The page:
Child benefit reforms: How the changes will affect you
Child benefit is to be axed for higher rate taxpayers from 2013, Chancellor George Osborne has announced.
Any couples where one parent earns about £44,000 - roughly the 40% tax level - and above will be affected.
BBC News website readers have been sending in their reaction to the announcement.
Helen Pow, Bristol
It's so unfair. My husband is just in this bracket. We have three children and I work two jobs for the NHS in order to make ends meet.
We live in a three bed semi, we both need cars for work, both old cars and last year was our first holiday abroad in years and we paid for that using Tesco vouchers.
We don't live extravagantly, we have bills to pay and just scrape though each month, there is no more room to cut back.
My child benefit pays for my children's swimming lessons and after-school activities. These after-school clubs are all part of growing up and making them well-rounded. It also pays for school trips and lunch money.
Yes my husband pays the higher rate of tax, but that means we pay more tax into the system, why should my children have to have less because of this? Both my husband and I have had our pay frozen.
It's very frustrating. My husband works in construction and leaves the house at 0430 and comes home at 1930 so he works long hours. I am furious and very concerned about our family's future.
Iain O'Neil, Basildon
I'm absolutely fizzing. I earn £44,500 whilst my wife stays at home to look after our one-year-old and takes our seven-year-old to school.
Because of my salary we will lose our child benefit whilst a couple who both work - perhaps have older children enabling them to both work - could earn £80k between them and still get child benefit. And George Osborne says the reason for this is because anything else would be in the "too difficult" box.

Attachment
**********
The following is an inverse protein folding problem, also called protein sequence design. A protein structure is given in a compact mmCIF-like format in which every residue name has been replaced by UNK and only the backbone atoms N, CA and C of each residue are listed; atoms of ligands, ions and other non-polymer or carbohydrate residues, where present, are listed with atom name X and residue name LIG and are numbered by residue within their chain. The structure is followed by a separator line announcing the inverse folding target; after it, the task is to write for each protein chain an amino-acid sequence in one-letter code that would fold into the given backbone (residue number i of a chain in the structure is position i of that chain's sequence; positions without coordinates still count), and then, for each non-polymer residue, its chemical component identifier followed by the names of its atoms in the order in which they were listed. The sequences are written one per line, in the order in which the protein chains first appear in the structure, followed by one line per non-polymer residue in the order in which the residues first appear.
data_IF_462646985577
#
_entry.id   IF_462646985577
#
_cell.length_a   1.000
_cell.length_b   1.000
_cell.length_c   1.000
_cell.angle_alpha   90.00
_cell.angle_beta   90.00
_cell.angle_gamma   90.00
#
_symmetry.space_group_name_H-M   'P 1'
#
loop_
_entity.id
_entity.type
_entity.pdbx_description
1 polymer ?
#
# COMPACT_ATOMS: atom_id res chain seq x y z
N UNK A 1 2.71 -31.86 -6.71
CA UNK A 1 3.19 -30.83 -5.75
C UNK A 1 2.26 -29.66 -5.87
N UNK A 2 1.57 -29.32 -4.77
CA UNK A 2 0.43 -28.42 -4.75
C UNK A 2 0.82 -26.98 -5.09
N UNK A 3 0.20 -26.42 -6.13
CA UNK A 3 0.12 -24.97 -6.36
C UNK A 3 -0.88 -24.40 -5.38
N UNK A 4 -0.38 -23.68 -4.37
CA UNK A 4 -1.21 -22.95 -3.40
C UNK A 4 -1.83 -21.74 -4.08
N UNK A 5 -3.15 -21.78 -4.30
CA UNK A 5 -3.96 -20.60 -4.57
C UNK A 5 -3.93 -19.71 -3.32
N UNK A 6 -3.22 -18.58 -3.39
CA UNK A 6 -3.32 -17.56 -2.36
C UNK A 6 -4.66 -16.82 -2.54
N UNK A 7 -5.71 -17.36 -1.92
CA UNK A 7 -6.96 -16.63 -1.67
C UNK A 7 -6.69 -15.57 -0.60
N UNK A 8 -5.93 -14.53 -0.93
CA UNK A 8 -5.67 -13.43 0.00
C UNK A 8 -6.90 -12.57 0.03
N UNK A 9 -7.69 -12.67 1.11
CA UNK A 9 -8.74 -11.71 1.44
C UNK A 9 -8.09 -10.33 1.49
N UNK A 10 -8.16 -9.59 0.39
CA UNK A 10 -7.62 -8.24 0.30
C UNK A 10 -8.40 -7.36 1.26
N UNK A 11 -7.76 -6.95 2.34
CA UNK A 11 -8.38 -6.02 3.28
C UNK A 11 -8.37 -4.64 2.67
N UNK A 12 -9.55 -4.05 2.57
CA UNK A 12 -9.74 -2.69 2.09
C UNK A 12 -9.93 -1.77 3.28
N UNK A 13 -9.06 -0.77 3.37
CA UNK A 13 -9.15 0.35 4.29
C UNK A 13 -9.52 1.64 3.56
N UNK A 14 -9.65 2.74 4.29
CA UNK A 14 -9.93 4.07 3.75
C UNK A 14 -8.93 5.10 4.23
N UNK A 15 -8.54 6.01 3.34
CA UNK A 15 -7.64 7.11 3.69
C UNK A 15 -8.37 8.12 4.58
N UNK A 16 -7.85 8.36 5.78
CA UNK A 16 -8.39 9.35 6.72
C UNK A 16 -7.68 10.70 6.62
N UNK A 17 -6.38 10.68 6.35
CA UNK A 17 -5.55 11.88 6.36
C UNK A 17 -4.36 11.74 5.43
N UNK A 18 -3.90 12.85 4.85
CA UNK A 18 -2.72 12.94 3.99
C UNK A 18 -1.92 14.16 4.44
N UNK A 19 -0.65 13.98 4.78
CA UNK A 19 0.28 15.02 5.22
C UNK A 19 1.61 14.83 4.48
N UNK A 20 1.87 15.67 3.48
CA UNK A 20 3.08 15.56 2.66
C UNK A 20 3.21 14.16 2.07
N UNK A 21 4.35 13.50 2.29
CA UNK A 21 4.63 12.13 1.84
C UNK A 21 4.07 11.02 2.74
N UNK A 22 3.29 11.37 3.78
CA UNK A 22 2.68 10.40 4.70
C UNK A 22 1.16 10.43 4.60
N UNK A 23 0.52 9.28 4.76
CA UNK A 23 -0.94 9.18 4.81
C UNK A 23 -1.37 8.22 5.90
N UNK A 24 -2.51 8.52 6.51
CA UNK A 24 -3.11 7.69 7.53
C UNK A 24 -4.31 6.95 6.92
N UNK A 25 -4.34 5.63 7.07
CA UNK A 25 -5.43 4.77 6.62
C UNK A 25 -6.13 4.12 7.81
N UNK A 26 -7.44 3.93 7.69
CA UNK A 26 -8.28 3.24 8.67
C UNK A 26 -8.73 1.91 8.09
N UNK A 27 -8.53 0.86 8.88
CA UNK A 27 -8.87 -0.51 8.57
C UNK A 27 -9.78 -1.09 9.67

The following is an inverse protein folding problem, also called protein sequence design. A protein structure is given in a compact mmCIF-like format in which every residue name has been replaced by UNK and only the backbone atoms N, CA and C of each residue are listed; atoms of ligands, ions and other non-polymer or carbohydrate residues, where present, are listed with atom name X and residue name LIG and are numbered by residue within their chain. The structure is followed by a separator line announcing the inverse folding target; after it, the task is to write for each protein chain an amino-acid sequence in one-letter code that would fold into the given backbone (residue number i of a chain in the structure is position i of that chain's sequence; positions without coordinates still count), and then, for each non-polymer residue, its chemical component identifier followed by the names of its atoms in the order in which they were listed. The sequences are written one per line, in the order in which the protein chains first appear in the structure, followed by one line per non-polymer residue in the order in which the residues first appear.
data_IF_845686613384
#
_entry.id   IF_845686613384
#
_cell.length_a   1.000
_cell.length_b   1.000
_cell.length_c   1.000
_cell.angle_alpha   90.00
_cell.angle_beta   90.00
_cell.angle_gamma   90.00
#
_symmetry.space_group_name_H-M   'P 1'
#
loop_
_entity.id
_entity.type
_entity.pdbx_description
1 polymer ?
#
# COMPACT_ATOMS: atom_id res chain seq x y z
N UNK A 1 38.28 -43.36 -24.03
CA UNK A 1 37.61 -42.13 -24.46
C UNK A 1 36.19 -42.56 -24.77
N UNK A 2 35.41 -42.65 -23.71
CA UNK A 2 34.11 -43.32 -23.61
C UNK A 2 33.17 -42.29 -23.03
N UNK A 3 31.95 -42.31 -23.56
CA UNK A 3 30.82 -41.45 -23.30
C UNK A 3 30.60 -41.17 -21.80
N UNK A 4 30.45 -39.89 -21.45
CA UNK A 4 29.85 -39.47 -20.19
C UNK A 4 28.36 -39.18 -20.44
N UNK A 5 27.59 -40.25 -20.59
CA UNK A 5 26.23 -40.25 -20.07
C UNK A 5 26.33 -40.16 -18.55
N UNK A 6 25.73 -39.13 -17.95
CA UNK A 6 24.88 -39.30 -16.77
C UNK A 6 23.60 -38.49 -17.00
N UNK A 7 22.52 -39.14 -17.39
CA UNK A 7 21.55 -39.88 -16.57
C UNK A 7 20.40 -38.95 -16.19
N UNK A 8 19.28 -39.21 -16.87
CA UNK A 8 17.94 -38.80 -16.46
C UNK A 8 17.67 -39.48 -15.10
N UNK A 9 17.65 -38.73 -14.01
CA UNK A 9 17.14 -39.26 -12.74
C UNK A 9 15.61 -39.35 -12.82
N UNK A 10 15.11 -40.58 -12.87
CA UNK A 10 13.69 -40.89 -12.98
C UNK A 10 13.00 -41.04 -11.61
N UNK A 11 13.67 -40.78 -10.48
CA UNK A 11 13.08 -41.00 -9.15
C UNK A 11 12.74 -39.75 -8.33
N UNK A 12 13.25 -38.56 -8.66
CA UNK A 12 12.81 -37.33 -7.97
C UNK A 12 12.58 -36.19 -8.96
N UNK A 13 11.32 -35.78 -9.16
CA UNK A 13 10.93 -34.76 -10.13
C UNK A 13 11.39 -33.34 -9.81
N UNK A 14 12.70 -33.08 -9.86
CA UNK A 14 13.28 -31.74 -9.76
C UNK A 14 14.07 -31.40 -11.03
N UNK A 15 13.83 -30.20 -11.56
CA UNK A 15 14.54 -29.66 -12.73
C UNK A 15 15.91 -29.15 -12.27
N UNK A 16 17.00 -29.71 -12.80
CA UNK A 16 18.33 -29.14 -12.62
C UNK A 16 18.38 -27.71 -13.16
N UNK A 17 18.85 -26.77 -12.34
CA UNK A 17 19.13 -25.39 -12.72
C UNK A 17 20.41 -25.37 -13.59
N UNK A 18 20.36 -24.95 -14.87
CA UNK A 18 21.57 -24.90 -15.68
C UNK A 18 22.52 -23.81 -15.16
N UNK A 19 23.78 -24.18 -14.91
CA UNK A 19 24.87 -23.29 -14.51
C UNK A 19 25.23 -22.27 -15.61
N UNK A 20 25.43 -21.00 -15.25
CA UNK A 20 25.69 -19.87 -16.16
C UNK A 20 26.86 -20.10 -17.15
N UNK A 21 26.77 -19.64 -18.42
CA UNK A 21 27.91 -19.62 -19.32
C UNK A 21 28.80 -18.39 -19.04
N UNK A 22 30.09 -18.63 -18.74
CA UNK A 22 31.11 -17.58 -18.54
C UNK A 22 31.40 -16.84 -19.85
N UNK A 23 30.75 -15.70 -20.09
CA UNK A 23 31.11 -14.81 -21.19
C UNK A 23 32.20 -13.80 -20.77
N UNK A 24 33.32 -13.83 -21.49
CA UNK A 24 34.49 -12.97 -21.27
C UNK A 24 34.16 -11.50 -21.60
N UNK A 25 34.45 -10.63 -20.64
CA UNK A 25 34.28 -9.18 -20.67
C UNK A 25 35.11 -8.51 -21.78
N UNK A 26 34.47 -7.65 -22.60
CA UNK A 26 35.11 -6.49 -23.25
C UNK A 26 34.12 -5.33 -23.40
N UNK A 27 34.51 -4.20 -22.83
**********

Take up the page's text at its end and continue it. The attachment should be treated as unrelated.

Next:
Our child benefit only ever goes on things for the children, and with two small children there are always things that they need, like clothes, nappies and shoes.
I accept the government needs to make savings, but it should be a fairer system. I will have to go to my boss and ask for a pay cut so we don't lose this benefit!
Phil Senior, Guildford
I'm 34, started on £8,000 a year when I left school and have worked hard to build a career where I'm now paid £45,000.
My wife is a full-time mum to our three kids and we pretty much live hand to mouth - to lose the £180 per month that we receive in child benefit will be the final nail in our financial coffin.
A reduction or sliding scale for those on top rate tax I could understand, but scrapping child benefit altogether will cause huge financial woe, especially for those just over the threshold.
We live in Surrey where the cost of living is already very high. We want to get on the property ladder but we can't afford to save the £40-50,000 we would need for a deposit.
It is an outrageous and harsh decision - I think the Lib-Con coalition will have underestimated the public outrage this is going to cause.
Liz Smith, Eythorne
This decision will affect me and my family and I'm utterly disappointed that we as higher rate tax payers will take another hit because the government can't control their spending.
My husband and I made a decision to have three children and we both work hard to look after them. My husband is the higher rate tax payer and I work part time and we both contribute a massive amount of tax each month.
I don't understand why we should have to sacrifice yet more of our hard earned money to substitute for the unnecessary expenditure that the government makes everyday.
That money, even though it isn't much, helps just a little towards the standard of living my children have, and it all goes into the pot which feeds and clothes my children.
I earn around £5,000 a year so effectively they are taking a third of my income away from me, how can you call that fair? Why should we be penalised for doing well and working hard? What message does that send out to my children?